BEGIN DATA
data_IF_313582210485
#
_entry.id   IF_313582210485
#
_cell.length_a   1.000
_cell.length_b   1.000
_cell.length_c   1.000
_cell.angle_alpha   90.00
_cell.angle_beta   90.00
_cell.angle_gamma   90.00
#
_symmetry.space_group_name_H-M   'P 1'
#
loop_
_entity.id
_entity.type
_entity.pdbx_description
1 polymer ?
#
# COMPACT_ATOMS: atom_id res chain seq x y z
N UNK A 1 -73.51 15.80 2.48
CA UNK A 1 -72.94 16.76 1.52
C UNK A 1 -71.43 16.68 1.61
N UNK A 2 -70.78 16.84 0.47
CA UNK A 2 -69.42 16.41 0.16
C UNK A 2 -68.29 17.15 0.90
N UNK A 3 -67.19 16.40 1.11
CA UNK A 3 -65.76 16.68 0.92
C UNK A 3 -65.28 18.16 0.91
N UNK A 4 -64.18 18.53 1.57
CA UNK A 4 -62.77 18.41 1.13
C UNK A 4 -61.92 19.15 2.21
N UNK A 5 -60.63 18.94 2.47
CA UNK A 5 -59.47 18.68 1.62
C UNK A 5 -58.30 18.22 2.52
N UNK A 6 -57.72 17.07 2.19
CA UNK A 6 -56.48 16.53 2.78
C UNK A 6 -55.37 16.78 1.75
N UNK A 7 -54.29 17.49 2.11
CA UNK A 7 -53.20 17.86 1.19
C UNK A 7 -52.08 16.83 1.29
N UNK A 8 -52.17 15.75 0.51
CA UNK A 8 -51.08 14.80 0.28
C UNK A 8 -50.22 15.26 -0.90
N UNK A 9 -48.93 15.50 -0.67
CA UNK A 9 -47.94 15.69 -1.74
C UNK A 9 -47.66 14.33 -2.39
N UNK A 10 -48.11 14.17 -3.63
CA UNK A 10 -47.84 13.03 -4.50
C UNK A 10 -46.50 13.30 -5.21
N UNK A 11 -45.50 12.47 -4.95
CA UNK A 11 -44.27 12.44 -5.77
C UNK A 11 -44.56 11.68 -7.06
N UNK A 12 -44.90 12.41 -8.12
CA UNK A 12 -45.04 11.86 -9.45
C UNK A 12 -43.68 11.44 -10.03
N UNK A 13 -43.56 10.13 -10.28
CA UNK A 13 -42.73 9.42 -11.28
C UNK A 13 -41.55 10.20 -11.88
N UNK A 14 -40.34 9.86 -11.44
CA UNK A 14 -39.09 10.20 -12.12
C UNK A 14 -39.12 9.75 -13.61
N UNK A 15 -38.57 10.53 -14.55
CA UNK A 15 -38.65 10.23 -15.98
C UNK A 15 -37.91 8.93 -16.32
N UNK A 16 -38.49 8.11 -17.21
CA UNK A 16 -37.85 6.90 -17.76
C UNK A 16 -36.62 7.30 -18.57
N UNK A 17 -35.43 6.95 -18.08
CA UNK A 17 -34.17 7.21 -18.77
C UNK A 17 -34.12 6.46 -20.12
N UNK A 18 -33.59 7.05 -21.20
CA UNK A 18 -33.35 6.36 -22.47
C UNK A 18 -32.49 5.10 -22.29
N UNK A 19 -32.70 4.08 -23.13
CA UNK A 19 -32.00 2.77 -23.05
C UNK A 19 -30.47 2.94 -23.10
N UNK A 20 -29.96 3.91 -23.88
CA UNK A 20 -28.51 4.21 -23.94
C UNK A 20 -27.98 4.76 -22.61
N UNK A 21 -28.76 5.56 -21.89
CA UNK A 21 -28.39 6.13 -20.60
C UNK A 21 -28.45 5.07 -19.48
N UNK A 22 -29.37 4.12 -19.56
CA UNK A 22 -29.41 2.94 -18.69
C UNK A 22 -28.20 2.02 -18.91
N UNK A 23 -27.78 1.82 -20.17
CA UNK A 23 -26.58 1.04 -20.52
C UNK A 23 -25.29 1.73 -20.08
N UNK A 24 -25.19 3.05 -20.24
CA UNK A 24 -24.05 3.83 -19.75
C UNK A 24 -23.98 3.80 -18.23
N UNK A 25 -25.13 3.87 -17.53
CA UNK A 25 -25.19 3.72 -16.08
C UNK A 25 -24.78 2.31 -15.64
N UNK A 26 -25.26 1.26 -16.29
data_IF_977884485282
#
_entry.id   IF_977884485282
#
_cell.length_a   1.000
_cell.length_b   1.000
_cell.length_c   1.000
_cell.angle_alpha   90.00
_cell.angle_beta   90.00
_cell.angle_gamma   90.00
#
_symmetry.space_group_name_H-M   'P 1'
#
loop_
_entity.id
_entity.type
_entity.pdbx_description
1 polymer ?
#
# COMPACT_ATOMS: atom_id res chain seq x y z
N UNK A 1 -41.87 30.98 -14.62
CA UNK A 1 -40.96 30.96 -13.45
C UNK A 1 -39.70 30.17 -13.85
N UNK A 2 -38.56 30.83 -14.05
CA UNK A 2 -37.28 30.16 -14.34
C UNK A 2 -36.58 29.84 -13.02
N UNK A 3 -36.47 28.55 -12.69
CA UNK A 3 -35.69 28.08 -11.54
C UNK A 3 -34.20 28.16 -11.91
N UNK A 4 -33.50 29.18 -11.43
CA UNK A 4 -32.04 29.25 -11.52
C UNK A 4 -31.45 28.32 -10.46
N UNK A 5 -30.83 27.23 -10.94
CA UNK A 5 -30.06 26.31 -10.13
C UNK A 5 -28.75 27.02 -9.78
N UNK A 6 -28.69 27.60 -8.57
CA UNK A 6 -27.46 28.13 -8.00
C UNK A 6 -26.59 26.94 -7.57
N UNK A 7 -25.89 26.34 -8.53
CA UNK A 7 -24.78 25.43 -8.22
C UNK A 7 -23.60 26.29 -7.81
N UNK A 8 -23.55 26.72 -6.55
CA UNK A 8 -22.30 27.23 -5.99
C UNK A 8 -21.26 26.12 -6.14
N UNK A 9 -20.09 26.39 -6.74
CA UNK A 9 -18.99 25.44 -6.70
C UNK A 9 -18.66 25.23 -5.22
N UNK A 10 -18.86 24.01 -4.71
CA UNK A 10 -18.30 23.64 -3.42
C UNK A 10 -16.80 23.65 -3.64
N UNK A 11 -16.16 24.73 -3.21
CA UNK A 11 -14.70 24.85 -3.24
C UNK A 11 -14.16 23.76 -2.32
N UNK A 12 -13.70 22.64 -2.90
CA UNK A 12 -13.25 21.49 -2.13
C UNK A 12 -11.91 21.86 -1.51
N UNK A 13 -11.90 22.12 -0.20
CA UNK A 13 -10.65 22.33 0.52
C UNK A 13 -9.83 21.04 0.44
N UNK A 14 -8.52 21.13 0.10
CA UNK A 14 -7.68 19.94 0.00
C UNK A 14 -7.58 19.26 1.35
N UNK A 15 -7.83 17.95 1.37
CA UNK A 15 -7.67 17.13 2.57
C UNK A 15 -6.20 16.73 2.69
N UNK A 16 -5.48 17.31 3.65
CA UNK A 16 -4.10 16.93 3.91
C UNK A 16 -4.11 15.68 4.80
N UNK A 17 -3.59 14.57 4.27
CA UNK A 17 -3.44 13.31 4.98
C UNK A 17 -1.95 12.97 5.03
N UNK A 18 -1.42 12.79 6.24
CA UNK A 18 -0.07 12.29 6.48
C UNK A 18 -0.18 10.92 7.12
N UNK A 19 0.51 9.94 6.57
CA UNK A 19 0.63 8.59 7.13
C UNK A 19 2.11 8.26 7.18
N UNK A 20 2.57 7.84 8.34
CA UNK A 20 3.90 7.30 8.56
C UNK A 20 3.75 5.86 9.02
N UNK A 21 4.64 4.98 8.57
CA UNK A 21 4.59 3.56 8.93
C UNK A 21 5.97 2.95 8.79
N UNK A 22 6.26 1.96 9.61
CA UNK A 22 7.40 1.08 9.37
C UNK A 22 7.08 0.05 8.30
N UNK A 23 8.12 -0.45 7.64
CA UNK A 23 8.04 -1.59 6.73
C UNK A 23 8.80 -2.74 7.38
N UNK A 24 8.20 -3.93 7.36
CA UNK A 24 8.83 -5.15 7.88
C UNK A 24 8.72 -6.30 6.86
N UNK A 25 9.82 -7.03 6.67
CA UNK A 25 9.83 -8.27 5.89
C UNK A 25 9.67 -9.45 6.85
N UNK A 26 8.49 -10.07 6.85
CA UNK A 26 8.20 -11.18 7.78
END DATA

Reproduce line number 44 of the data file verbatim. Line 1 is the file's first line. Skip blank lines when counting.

C UNK A 8 -50.22 15.26 -0.90